I think I answered a question that’s been bothering me for a while yesterday. But I didn’t do it by researching my ancestors.
My ancestor Johan “Hans” Adam Hacker emigrated from Germany to Pennsylvania aboard the ship Ann, landing in Philadelphia on 28 Sep 1749. He was the first to immigrate. His brother Johan Georg followed in 1751, then his parents—Christoph and Anna Margaretha (Jock) Hacker—and his sisters Christina (Hacker) Lang and Margaretha (Hacker) Haushalter with their husbands in 1752.
When my distant cousin John Garrett Hocker was in Germany in the 1990 (I believe) he found that the Hackers applied for permission to become citizens of Gräben. They were denied. So, they applied for permission to emigrate to “norde-amerika.” John wrote about his trip to Rußheim and my great uncle William Wingeard included John’s essay in his book A German-American Hacker-Hocker Genealogy. No date was given for this application, but it had to be prior to their emigration in 1752 and possibly before Adam’s emigration in 1749.
So, that tells me why they left Germany. But why did they settle near Brickerville, Lancaster County, Pennsylvania? It’s known that the Germans tended to move in groups and settle amongst people they’d known in a prior location. But I found no other family already in the area.
The answer has less to do with immediate family and more to do with the larger community. In Feb 1749 three widows from Rußheim applied for permission to move to Pennsylvania. They apparently wanted to remarry, but their prospective spouses were denied citizenship in Rußheim—possibly because they were only tenant farmers/farmhands. They were granted permission to leave.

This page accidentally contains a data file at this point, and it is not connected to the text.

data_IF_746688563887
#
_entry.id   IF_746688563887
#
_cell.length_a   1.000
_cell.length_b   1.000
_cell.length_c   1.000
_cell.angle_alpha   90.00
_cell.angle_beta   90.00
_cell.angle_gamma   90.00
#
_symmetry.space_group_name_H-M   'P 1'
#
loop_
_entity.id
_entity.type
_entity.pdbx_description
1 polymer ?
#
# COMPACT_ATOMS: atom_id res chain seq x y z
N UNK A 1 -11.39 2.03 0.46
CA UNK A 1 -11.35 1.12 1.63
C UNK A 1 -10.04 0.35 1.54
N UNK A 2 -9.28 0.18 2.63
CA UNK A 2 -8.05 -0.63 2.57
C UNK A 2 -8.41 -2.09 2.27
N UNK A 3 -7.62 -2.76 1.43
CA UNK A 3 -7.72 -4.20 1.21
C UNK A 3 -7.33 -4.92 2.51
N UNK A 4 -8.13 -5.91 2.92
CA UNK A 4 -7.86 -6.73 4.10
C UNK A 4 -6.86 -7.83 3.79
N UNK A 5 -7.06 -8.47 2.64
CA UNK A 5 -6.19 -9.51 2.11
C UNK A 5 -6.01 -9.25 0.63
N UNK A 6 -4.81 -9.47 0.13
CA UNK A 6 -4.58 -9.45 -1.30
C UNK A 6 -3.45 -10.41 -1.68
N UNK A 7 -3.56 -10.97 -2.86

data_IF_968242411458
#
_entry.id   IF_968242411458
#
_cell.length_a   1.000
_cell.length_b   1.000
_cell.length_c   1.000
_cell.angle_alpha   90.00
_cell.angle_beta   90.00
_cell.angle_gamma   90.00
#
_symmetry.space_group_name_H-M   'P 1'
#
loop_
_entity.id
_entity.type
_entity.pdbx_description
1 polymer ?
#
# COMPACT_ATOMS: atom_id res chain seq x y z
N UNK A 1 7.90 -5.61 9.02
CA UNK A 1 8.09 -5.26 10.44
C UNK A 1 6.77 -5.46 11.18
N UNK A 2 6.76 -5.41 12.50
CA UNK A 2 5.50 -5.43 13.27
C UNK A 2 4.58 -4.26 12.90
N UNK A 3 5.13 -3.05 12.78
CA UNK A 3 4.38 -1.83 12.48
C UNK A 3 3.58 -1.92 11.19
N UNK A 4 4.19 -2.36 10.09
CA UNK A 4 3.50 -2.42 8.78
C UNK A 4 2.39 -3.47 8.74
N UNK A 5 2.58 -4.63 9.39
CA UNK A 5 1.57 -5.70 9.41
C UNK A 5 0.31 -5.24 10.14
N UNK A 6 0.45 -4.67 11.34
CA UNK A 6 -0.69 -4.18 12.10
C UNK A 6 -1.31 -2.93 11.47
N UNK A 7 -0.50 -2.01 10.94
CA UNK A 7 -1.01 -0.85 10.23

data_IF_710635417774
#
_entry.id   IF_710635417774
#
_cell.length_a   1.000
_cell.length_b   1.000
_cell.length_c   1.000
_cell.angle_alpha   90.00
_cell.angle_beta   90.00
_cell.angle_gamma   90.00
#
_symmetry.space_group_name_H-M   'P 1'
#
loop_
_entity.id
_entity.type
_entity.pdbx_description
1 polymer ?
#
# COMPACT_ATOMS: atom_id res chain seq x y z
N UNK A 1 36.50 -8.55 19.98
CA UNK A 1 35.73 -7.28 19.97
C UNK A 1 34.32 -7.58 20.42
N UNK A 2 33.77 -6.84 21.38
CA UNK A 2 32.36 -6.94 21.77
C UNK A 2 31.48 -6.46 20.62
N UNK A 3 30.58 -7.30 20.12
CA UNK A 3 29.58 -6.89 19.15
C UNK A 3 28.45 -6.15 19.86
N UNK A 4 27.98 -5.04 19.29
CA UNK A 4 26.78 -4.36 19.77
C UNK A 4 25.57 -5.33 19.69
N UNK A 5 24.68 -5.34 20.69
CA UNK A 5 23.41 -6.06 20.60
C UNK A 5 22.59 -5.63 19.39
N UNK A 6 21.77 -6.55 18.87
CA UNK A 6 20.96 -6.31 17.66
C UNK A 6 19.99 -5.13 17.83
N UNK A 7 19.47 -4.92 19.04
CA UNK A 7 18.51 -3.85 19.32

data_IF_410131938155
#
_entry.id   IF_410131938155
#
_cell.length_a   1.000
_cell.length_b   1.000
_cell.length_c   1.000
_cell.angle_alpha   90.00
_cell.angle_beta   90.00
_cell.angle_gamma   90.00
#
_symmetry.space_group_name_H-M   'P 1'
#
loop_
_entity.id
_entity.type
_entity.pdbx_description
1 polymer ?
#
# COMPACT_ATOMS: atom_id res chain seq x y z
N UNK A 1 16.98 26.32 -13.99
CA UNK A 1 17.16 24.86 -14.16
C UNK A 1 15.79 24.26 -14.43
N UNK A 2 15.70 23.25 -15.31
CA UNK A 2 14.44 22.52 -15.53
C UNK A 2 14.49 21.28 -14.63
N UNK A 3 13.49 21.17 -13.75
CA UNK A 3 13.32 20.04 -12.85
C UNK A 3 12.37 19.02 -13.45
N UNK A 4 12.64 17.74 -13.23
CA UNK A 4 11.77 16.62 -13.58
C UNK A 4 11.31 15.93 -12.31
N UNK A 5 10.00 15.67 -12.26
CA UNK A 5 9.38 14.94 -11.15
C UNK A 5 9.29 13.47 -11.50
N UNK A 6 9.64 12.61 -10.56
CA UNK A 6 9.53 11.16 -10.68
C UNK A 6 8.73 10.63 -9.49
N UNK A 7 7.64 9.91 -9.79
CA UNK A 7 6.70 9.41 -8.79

One of these women was Margaretha (Heger) Elser.1 She was engaged to a man named Mock from Gräben. His given name was not provided, but a Henrich Mock and Peter Elser appear on the passenger list of the ship Ann which arrived in Philadelphia in Sep 1749. Both of these names appear in the records of the Warwick congregation (now Emanuel Lutheran Church) at Brickerville.
Adam’s name appears just below theirs on the ship list. So, it’s probable that he was traveling with people that he knew from his village.2
But why did they settle near Brickerville? Looking at the other names in the Warwick congregation records, you’ll see Stober, Weidman, Ness, and Oberlin. All of these names appear as residents of either Rußheim, Liedolsheim, Gräben or Linkenheim in 1709 lists.3 The Hackers intermarried with some of these families—Adam and his brother Georg both married Wiedman sisters. Additionally, the names Haushalter and Lang/Long also appear in the church records. It’s quite possible they were relations to Adam’s brothers-in-law Lorentz Haushalter and Johan Michael Lang.
So while there were no Hackers waiting to receive him when he arrived in 1749, Adam settled amongst people he may have known—or their relatives—from the villages surrounding Rußheim.
- The others were Catharine (Heger) Zimmerman and Barbara (Speck) Schmied. Schmied was engaged to a man from Leidolsheim, no name given. ↩
- There may have even been a family relationship between Adam and Margaretha (Heger) Elser. His mother’s step-father was Fridrich Hager from Rußheim. Margaretha (Heger) Elser and Catharina (Heger) Zimmerman may have been related to Fridrich. Also, his grandmother married Johann Georg Schmid, a widower, who most likely raised Christoph Hacker and taught him the shoemaker’s trade. Thus, Adam may have been familiar with Barbara (Speck) Schmied, too. ↩
- 1709 residents lists for the Baden-Durlach towns of Hochstetten, Linkenheim, Durlach, Staffort, Spöck, and Eggenstein, GenWiki, <http://wiki-de.genealogy.net/>, viewed Feb 2012; citing Hermann Jacob, Einwohnerbuch der Markgrafschaft Baden-Durlach 1709 (Schopfheim, 1935). ↩